Directed by Kate Davis & David Heilbroner
Cinematography by Buddy Squires
Edited by Kate Davis
Original Music by Gary Lionelli
First Run Features
Currently playing at Cinema Village.
82 minutes

[Article originally appeared:]

In 1969, homosexual acts were illegal in every state except Illinois. The climate in New York City at the time was not that different from the rest of the country, that of fear and loathing. The mainstream media reported on the subject of homosexuality with an almost zealous sense of ignorance (“Homo Nest Raided, Queen Bees are Stinging Mad”), spreading misinformation that would feed into decades of hostility and, at best, indifference. AIDS was really inevitable if you consider how, even well in the 80’s, gay men still had to hide the truth and act out their more fully realized identity in an “alternative life style.” There’s no doubt that a real turning point took place in the summer of 1969 over the course of three days in June. Regular denizens of the West Village gay bar, Stonewall, finally decided to say “Hell No!” to yet again being rounded up and thrown into paddy wagons, paraded in front of onlookers like freaks of nature. Those gay men and women realized that perhaps there was indeed safety in numbers and created their own stone wall and stood up against the police, most of whom were ill-equipped for a riot in this less grid-like part of Manhattan. These queens knew how to bob and weave and were able to outsmart the rank and file.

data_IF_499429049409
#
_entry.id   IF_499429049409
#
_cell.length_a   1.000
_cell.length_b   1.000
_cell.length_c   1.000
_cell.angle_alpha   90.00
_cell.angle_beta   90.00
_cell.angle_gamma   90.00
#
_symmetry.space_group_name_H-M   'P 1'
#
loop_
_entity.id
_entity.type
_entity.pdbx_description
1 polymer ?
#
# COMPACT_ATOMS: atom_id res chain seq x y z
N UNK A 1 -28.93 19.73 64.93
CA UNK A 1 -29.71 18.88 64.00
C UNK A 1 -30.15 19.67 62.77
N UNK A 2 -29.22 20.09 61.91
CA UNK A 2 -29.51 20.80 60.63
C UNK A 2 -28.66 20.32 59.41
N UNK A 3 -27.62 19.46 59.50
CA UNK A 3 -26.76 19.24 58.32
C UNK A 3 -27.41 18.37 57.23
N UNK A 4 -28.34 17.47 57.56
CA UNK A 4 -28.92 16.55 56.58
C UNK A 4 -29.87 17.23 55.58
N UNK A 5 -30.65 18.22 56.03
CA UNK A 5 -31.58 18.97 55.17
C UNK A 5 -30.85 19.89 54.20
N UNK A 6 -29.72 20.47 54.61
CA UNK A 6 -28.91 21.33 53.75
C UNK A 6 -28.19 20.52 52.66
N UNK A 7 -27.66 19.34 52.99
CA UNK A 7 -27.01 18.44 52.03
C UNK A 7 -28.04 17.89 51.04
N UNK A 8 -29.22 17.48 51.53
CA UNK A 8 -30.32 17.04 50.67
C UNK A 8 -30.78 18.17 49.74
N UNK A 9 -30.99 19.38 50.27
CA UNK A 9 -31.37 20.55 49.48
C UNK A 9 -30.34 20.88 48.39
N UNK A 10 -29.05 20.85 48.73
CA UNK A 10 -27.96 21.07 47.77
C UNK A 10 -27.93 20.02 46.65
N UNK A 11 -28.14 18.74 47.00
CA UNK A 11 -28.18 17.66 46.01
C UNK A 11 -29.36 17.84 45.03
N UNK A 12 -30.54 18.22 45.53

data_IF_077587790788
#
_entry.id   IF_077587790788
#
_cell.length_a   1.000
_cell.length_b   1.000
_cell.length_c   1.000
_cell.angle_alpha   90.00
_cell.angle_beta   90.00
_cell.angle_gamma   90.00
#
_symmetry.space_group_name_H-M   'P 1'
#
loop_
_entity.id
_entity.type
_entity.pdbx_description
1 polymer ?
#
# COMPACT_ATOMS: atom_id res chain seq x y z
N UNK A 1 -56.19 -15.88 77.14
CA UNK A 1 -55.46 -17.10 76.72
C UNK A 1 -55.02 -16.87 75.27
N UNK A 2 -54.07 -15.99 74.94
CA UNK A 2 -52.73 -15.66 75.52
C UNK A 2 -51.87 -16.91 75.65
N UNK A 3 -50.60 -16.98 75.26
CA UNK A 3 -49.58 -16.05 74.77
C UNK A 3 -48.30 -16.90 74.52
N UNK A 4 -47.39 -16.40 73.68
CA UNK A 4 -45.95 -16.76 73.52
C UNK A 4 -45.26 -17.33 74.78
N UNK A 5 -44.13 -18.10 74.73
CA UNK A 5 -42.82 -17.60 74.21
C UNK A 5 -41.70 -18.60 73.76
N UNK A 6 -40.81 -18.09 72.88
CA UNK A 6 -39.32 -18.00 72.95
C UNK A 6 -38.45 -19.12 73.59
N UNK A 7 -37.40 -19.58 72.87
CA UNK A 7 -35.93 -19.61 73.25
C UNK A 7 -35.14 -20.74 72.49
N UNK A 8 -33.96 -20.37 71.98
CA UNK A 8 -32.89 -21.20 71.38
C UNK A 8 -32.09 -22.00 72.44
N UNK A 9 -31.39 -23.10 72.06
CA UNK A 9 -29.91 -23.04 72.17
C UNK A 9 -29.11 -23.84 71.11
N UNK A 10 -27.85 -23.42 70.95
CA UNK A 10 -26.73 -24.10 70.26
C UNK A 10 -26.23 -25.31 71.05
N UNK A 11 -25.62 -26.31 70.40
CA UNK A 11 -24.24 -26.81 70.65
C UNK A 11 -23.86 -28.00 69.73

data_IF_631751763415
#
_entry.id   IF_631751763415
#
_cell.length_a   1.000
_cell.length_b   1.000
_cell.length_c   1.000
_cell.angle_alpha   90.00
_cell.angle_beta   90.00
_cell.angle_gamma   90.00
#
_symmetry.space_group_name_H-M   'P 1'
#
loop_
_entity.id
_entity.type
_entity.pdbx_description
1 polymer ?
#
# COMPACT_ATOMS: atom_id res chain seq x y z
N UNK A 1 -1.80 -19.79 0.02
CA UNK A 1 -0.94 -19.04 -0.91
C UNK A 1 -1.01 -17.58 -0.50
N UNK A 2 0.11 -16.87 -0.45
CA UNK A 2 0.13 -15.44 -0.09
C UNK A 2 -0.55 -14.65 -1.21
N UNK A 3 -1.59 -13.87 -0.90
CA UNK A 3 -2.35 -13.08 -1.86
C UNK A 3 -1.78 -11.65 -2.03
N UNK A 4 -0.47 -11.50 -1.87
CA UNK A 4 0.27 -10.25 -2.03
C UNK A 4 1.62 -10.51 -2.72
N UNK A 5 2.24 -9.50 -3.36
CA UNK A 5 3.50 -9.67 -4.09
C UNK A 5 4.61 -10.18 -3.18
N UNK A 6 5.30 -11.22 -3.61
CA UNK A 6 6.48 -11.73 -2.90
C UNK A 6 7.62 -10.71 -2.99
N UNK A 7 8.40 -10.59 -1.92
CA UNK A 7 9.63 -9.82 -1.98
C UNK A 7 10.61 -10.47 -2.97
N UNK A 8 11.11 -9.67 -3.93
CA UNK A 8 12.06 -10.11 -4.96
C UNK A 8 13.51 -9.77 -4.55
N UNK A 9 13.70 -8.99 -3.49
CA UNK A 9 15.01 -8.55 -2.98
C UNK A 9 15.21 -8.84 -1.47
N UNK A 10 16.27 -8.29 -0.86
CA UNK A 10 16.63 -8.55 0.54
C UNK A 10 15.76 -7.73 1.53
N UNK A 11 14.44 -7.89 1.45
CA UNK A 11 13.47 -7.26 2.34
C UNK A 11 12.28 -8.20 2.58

Little if any archival footage exists from the riot, so the film makers of the new documentary, “Stonewall Uprising”, married co-directors Kate Davis and David Heilbroner, had to find alternate footage of riots from around that time. Since it was New York City and it was the late 60’s, it turned out not to be that tough. The biggest problem to be said about the documentary is that many of its talking heads don’t even broach the subject of the bar, choosing instead to reflect on what it was like to grow up gay in the U.S. during the 1950’s and 60’s. What the film lacks in coherence, however, it more than makes up for in the colorful anecdotes and memories of those few interviewed who were there in the heat of the storm. Their voices lend the film a much needed emotional urgency and heft. One unlikely participant is the 90-year old retired morals police commander, Seymour Pine, who led the raids. Pine, who would consequently apologize for his involvement, and refers to the riot like being in a war. What is clear is the fear in his officer’s eyes and that his leadership could easily lead to an epic disaster which would soon transpire at Kent State. Less clear are those reflections of two ex-reporters from The Village Voice, Howard Smith and Lucian Truscott IV, who spent the first night of the riot barricaded in the bar along with most of the cops. The Village Voice was just a few store fronts down the block and the riot was happening under their windows. Most moving of all are those reflections from men like Martin Boyce and Danny Garvin who talked about finally realizing they had power to stand up and make a change. Boyce recalls feeling he was having his first gladiatorial moment. “I was a man,” he recalls with pride.

The Stonewall riot, or uprising if you prefer, is credited to having paved the way to the Gay Pride Parade which seems fair to assume since the first parade took place on the one-year anniversary. One first-year marcher described the fear of having to march north of 14th Street. “There were maybe ten of us at the start,” he recollected. By the time they hit mid-town they numbered in the thousands. As he looked behind him, both back then and now again, with tears in his eyes, “It was our Rosa Parks moment.”